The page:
Not all controlled-release Nitrogen products are created equal…matching the right product with the application method and farming practices is important. The easy answer is: some work, some don’t. However, if used properly, a few products have proven viable.

  • Main options: coated, non-coated, chemical release, and other products
  • All claim to reduce nitrogen loss by delaying total supply until plants need the nutrient
  • Sulfur-coated urea releases N as it slowly degrades by microbial, chemical, and physical
    processes. An additional polymer coat may be applied.
  • Polymer-coated urea: controlled by the properties of the coating
  • Chemical-controlled: react with aldehydes to form fertilizer(s) with low solubility
  • Good reasons to use inhibitors:
              o   High-value crops
              o   Environmentally sensitive land
              o   Areas susceptible to Nitrogen loss
              o   Areas limited to repeat applications [wheat fields, variable terrain]
  • More IN-DEPTH
              o   Sulfur+Polymer Coat: hybrid approach, thin layer of polymer with                       sulfur layer improve consistency of release
              o   Polymer Coat: hydrophobic coating that temporarily isolates nitrogen
                            - Unaffected by nature; release can be predicted
                            - High cost, limited adoption in row crop – widely adapted in                                   high value crops
              o   Urea-Formaldehyde/Methylene Urea: by reacting with aldehydes,                          compounds with high molecular weights and complex chemical s                            structures with low water solubility can be created.
                              - Products can vary depending on manufacturing process
                              - Release pattern is influenced by environmental factors
              o   Urea-Triazones: aldehyde+ammonia reacted with urea in an aqueous                      medium under controlled conditions which results in a liquid fertilizer                  as a stable solution in both a triazone form and unreacted urea                              [UAN].

For more information, check out this study from NDSU: https://www.ndsu.edu/fileadmin/soils/pdfs/goos-franzen-meeting-2.pdf

 

Sources

http://extension.agron.iastate.edu/compendium/compendiumpdfs/ncsfc%202011%20goos%20p5.pdf
https://www.ndsu.edu/fileadmin/soils/pdfs/goos-franzen-meeting-2.pdf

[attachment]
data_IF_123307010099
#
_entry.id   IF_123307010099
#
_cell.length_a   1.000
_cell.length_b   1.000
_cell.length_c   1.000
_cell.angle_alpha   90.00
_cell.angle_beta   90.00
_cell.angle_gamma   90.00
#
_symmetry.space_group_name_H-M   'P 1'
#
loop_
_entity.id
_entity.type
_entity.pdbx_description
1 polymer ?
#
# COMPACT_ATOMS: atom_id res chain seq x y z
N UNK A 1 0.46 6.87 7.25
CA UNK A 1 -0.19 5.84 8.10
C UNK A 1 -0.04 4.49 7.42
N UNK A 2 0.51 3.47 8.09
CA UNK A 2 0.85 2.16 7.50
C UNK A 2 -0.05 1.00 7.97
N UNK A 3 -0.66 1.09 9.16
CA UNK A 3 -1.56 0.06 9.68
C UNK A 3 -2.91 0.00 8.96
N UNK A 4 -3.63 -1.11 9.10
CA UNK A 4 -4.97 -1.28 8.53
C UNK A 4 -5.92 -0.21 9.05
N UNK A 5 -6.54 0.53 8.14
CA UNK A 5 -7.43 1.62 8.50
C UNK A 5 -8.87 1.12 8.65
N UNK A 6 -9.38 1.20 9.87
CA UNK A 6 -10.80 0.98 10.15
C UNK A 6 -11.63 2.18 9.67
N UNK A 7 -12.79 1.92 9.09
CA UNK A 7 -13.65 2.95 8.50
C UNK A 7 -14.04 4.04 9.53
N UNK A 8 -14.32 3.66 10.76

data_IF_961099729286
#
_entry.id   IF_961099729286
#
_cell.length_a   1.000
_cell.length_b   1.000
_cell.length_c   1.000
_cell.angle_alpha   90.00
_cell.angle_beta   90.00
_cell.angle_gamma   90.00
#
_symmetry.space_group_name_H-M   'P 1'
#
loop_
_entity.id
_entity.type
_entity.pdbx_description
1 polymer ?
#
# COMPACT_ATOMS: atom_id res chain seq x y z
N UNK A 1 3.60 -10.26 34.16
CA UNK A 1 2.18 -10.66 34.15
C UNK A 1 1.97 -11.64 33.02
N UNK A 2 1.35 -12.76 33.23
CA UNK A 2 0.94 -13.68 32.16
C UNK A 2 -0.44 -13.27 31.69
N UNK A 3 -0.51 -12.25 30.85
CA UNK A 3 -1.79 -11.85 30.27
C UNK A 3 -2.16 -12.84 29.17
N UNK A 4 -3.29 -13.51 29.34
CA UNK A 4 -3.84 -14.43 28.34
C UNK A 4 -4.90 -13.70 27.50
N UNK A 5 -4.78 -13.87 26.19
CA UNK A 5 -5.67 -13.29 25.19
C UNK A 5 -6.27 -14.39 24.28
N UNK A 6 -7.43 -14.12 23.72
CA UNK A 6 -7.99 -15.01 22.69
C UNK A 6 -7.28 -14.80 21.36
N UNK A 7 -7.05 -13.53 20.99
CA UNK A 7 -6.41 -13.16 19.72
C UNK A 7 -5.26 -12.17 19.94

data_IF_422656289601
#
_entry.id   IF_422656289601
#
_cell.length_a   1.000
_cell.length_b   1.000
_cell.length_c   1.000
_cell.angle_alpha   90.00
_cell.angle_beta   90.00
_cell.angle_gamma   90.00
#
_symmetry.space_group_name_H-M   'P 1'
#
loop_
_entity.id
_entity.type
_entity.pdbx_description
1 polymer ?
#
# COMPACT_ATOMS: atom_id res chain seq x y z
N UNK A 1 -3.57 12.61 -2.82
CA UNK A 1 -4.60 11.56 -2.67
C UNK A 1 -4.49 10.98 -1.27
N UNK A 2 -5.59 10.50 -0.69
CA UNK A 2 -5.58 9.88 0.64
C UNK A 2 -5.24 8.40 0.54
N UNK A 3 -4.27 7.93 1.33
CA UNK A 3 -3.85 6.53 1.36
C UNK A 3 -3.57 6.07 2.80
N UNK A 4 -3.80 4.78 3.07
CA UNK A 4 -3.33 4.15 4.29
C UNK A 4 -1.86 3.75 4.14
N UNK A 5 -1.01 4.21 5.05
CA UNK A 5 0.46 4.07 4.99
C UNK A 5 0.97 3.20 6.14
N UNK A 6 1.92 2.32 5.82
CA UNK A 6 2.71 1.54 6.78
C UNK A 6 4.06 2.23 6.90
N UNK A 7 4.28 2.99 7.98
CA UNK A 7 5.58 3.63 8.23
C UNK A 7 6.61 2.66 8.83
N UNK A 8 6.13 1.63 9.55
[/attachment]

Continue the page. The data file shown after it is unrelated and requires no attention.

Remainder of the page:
https://pss.uvm.edu/vtcrops/articles/N_Fertilizer_Additives.Dan.Hudson.2011.pdf

 

        


          
          

         

 

 

 

 

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ALFALFA STAND EVALUATION

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ALFALFA STAND EVALUATION

Diagnosing Winter Injury After Soil Thaws [Potential Injury Symptoms]

1.      Slow Green-Up: within the field, if portions are green and others remain brown it’s time to check these brown portions.

2.      Partial Crown Growth: spring growth is determined the prior fall. Parts of the root [linked to the crown, which initiates buds] can be damaged leaving only a part of the plant viable.

3.      Uneven Growth: some buds may be damaged over winter. New buds may be initiated, but these shoots will be shorter than surviving bud shoots.

4.      Roots: take a look at the roots by digging them up. Healthy tissue will be white, while damaged tissue will be brown or a dark discoloration. More damage equals less production; roots can be so damaged they rot and the plant will ultimately die.

 

alfalfa.jpg

A few notes:

  • Healthy roots should be firm and white. If the root is soft and water can be squeezed from the root, it is likely winterkilled.
     
  • If over half the root is showing discoloration/signs of rot, it will most likely die.
     
  • If less than half the root is showing symptoms of rot, it has a favorable chance for surviving the season [or potentially more than a season].
     
  • Stem density of 55/ft2 has full yield potential. Take density counts after green-up and stand is at least 4” tall.
     
  • Older stands have less plants but those remaining plants will produce more stems; make sure to evaluate STEMS – a field with less than 55 stems/ft2 is a candidate for rotation.
alfalfa2.jpg

Sources
http://learningstore.uwex.edu/assets/pdfs/a3620.pdf
Pioneer Field Facts, VOL. 13, NO. 2 [2013]

 

 

alfalfa3.jpg

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Cold Stress – Corn

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Cold Stress – Corn